Amylase in the mash?

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rabeb25

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So lets say I had a grain bill like this:

13.75 rye
12.5 2 row
5lbs brewers grade corn syrup
12g batch
Og of about 1.070 FG 1.017

What if I wanted to get that thing to attenuate down to the low 1.0's besides mashing at 147 for 90 minutes, would amylase be useful here??? If so when/how much would you add??

thanks
Bryan
 

z987k

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mash at that temp for that time, pitch the correct quantity of yeast and a yeast that is highly attenuative and I don't see any reason it shouldn't get down there without adding enzyme.
 

schweaty

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Wowza, thats ALOT of rye! I've never seen a bill with 50%!
Just make sure you use an appropriate sized starter and a yeast with a high attenuation.
 

z987k

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Wowza, thats ALOT of rye! I've never seen a bill with 50%!
Just make sure you use an appropriate sized starter and a yeast with a high attenuation.
yeah, he should probably consider a fair amount of rice hulls.
 

schweaty

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yeah, he should probably consider a fair amount of rice hulls.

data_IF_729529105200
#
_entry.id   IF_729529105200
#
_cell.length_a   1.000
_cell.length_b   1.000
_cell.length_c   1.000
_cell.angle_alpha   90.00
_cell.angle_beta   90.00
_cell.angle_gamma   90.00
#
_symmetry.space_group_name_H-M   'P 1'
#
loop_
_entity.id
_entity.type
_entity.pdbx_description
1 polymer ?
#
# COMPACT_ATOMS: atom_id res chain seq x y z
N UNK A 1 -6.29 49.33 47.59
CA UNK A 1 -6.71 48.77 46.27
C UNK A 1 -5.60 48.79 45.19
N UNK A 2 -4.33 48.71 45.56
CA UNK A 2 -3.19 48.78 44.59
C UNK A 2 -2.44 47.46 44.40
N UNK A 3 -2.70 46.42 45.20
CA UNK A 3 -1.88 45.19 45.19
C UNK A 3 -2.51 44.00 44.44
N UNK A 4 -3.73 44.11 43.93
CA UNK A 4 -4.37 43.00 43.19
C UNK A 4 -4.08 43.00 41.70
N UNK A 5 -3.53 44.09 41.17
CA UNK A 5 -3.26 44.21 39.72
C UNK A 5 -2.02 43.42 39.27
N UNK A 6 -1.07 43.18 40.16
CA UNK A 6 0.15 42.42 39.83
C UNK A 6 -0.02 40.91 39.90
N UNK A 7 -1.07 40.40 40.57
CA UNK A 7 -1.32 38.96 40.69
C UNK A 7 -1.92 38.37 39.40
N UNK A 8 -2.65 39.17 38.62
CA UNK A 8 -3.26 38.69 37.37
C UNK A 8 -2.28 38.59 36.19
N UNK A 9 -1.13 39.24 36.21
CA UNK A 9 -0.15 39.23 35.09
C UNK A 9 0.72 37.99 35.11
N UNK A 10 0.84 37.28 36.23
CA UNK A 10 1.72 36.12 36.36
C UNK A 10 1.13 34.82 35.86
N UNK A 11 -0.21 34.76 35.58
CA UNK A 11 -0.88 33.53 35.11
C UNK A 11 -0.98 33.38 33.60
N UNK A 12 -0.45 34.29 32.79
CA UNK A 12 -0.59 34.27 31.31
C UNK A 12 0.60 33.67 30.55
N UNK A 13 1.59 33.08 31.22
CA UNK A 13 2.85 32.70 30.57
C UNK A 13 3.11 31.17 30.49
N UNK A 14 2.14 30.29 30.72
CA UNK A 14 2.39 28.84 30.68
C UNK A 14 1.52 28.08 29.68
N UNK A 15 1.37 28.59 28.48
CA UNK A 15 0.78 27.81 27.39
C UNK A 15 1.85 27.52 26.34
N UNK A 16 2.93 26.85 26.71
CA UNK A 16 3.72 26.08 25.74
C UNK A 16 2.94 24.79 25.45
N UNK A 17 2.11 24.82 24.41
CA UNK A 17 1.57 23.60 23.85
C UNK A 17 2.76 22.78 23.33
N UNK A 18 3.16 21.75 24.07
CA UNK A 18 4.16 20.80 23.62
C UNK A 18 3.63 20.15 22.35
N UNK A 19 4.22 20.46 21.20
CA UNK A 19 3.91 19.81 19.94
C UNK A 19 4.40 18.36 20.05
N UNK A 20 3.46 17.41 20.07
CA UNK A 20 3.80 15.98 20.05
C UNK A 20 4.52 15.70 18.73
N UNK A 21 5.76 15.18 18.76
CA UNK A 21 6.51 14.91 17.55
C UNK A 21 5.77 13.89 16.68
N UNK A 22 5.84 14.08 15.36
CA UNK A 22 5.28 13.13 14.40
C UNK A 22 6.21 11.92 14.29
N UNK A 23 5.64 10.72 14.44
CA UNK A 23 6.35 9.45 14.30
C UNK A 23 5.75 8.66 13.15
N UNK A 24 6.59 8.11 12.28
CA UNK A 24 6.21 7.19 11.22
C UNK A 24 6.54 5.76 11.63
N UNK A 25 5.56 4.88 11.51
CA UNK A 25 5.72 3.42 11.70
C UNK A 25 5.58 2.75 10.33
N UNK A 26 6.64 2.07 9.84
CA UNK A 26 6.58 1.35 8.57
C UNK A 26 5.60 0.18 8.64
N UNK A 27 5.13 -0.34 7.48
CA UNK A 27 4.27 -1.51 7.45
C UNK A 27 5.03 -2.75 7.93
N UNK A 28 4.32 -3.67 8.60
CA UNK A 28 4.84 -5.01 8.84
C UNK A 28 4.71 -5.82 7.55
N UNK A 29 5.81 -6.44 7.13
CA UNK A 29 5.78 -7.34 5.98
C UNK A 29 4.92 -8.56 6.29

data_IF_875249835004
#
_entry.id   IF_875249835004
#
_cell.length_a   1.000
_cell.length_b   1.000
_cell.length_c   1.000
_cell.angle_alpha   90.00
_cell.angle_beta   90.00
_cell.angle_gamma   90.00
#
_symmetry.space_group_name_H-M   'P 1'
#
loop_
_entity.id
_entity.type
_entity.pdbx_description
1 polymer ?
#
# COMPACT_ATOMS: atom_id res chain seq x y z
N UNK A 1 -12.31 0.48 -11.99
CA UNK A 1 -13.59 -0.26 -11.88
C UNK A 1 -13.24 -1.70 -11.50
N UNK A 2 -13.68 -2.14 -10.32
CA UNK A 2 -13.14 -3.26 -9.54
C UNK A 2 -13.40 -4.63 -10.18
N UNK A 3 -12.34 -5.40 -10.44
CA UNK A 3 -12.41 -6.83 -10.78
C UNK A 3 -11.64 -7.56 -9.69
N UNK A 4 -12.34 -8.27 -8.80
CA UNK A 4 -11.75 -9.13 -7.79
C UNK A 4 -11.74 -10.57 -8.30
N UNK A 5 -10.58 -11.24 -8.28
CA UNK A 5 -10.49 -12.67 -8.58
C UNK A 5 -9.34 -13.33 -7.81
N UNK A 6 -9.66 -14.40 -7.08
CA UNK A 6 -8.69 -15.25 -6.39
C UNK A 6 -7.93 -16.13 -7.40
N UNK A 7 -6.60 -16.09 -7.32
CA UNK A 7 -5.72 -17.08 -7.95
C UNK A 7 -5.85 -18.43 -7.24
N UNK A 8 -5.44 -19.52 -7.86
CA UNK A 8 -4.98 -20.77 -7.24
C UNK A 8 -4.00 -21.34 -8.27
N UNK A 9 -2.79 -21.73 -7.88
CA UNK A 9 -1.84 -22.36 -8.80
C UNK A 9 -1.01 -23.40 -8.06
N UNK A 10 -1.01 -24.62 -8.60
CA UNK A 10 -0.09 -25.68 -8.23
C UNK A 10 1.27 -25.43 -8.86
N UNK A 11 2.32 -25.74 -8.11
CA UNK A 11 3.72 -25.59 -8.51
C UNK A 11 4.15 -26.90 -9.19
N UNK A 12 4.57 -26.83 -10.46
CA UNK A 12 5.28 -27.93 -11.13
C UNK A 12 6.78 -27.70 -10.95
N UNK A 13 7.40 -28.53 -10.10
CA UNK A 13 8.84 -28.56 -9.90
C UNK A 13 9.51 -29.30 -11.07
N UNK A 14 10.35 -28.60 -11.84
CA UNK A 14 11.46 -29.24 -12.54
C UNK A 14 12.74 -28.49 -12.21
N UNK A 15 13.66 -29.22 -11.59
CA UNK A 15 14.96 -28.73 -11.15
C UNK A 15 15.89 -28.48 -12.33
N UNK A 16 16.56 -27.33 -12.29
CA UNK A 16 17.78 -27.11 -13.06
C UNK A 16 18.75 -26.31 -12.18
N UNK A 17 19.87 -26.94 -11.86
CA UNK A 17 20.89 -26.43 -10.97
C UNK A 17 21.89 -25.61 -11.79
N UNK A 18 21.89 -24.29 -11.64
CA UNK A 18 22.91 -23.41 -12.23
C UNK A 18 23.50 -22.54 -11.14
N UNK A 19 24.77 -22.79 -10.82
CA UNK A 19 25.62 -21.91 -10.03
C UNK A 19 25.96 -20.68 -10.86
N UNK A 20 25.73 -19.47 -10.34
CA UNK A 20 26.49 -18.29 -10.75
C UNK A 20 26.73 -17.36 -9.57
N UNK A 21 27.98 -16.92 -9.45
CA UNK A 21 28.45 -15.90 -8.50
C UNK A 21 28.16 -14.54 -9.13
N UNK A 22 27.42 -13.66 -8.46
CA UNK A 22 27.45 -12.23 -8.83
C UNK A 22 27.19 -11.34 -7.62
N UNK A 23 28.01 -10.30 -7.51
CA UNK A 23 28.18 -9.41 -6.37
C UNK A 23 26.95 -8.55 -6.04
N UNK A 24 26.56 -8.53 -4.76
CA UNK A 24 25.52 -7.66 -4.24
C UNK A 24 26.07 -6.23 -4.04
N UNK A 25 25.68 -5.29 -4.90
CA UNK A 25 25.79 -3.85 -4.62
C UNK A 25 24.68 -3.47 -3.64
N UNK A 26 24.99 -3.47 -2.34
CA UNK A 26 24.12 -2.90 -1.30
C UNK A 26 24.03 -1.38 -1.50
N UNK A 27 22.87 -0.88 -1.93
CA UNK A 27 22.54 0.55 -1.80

I'll second the rice hulls. I'd use a whole damn sauce pot full after my last experience with rye. I only had a 25% rye bill and got my first (and hopefully last) stuck sparge. I even used rice hulls, but only a few handfulls. I think part of my problem was that I crushed the rye way too fine, so avoid doing that too! :)
 

TheChemist

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B-amylase, which is the kind you want for low final gravity, is active as low as 60C, so you could even drop your mash temp by another few degrees if you're looking to go extreme. Adding more enzyme won't make a difference - you have enough modified malt that the addition of more wouldn't really affect anything.

The alcohol that's produced will also help 'dilute' your beer, and bring the FG down even further (which is why some beers can actually be under the 1.000 mark). Keep in mind that the rye taste, in addition to the extra alcohol from the corn syrup, will make for a dry tasting beer - you do want SOME dextrins left to balance that out! :p Have fun!
 
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